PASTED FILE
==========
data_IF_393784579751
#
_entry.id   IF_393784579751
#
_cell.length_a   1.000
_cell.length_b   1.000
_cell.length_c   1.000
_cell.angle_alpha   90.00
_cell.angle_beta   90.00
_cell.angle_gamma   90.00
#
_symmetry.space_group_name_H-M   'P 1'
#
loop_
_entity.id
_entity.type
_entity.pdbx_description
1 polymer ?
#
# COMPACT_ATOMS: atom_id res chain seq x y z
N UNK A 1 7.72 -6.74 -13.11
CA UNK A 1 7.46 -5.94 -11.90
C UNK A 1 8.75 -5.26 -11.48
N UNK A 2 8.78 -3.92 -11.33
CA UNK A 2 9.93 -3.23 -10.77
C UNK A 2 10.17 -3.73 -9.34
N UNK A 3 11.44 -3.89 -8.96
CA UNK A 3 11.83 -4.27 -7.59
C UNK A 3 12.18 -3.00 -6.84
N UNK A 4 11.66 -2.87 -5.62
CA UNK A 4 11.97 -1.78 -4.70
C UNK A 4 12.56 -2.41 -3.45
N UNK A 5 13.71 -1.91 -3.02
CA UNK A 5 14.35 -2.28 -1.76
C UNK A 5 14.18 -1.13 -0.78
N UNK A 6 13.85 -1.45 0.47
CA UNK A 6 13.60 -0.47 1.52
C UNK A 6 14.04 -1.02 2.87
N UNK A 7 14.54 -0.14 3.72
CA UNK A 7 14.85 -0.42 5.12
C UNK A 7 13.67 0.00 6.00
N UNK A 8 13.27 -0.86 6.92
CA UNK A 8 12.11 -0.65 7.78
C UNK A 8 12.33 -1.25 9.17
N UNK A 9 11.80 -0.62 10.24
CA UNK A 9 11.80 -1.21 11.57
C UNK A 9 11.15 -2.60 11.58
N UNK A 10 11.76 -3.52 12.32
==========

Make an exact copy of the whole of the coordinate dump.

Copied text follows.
data_IF_393784579751
#
_entry.id   IF_393784579751
#
_cell.length_a   1.000
_cell.length_b   1.000
_cell.length_c   1.000
_cell.angle_alpha   90.00
_cell.angle_beta   90.00
_cell.angle_gamma   90.00
#
_symmetry.space_group_name_H-M   'P 1'
#
loop_
_entity.id
_entity.type
_entity.pdbx_description
1 polymer ?
#
# COMPACT_ATOMS: atom_id res chain seq x y z
N UNK A 1 7.72 -6.74 -13.11
CA UNK A 1 7.46 -5.94 -11.90
C UNK A 1 8.75 -5.26 -11.48
N UNK A 2 8.78 -3.92 -11.33
CA UNK A 2 9.93 -3.23 -10.77
C UNK A 2 10.17 -3.73 -9.34
N UNK A 3 11.44 -3.89 -8.96
CA UNK A 3 11.83 -4.27 -7.59
C UNK A 3 12.18 -3.00 -6.84
N UNK A 4 11.66 -2.87 -5.62
CA UNK A 4 11.97 -1.78 -4.70
C UNK A 4 12.56 -2.41 -3.45
N UNK A 5 13.71 -1.91 -3.02
CA UNK A 5 14.35 -2.28 -1.76
C UNK A 5 14.18 -1.13 -0.78
N UNK A 6 13.85 -1.45 0.47
CA UNK A 6 13.60 -0.47 1.52
C UNK A 6 14.04 -1.02 2.87
N UNK A 7 14.54 -0.14 3.72
CA UNK A 7 14.85 -0.42 5.12
C UNK A 7 13.67 0.00 6.00
N UNK A 8 13.27 -0.86 6.92
CA UNK A 8 12.11 -0.65 7.78
C UNK A 8 12.33 -1.25 9.17
N UNK A 9 11.80 -0.62 10.24
CA UNK A 9 11.80 -1.21 11.57
C UNK A 9 11.15 -2.60 11.58
N UNK A 10 11.76 -3.52 12.32